Monday, September 11, 2000
In hot equity markets, U.S. companies traditionally have not
been bashful about floating an IPO and then returning in short order with a
follow-on. But European biotech companies still face the challenge of convincing
investors that it's important to seize the moment when money is available. The
current follow-on situation in Europe looks tight, and it is near on impossible
to return to market within U.S. time scales given hurdles posed by regulators,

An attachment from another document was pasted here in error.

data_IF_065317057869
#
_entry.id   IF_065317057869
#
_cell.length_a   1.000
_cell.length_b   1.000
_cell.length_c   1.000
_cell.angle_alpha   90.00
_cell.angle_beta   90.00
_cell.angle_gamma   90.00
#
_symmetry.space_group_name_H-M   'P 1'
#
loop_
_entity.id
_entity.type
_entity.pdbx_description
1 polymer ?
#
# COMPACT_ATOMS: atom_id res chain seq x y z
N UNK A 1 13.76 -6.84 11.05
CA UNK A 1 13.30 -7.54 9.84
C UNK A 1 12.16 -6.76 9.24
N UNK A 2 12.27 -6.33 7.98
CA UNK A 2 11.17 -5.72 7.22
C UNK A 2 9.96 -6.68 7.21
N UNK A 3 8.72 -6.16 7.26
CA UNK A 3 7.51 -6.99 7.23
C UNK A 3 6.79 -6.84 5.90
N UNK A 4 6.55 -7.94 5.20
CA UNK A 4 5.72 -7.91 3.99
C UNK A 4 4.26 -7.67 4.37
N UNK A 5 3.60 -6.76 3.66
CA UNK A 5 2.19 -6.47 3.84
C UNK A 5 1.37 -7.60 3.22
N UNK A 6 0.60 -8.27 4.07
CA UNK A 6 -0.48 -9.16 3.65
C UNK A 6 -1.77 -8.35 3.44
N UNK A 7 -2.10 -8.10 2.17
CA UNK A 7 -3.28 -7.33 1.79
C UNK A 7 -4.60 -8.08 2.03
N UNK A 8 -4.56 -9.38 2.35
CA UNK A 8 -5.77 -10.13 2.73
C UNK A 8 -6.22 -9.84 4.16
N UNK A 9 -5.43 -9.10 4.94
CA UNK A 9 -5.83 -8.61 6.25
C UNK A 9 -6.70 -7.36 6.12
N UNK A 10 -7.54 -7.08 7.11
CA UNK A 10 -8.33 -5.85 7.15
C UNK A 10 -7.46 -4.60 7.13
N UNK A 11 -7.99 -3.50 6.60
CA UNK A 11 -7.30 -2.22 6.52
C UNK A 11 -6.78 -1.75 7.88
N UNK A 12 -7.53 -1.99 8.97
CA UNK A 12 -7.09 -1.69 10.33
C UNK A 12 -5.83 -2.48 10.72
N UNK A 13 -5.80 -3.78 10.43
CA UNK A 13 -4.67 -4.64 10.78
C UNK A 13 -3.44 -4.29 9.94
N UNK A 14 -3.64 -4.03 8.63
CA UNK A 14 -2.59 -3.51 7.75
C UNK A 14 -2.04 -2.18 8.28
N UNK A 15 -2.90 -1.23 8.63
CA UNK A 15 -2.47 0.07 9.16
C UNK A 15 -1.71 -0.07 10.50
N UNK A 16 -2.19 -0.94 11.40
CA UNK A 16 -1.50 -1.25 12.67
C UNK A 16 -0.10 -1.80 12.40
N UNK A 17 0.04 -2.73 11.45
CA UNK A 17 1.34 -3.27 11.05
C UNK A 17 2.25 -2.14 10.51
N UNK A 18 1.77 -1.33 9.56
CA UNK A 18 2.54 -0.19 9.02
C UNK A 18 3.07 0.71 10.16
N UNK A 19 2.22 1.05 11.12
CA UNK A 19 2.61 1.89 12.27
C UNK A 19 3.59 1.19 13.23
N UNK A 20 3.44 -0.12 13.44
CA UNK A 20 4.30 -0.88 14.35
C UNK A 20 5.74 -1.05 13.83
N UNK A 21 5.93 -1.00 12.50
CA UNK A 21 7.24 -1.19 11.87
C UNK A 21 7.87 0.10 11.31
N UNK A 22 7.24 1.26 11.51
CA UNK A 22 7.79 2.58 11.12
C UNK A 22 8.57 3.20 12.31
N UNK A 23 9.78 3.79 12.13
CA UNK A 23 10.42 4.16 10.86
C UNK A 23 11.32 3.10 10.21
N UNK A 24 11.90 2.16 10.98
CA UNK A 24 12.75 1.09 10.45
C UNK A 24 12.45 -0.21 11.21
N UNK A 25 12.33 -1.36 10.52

investor attitudes, liquidity and a basic demand for new public companies.
The current financing window has not been particularly accommodating
to follow-on deals in the U.S. either. But the list includes three U.S. companies
that raised successful follow-on financings within six months of their IPOs,
all in March. In Europe, two IPO companies waited nearly a year before going
back to market (see "Double Dipping").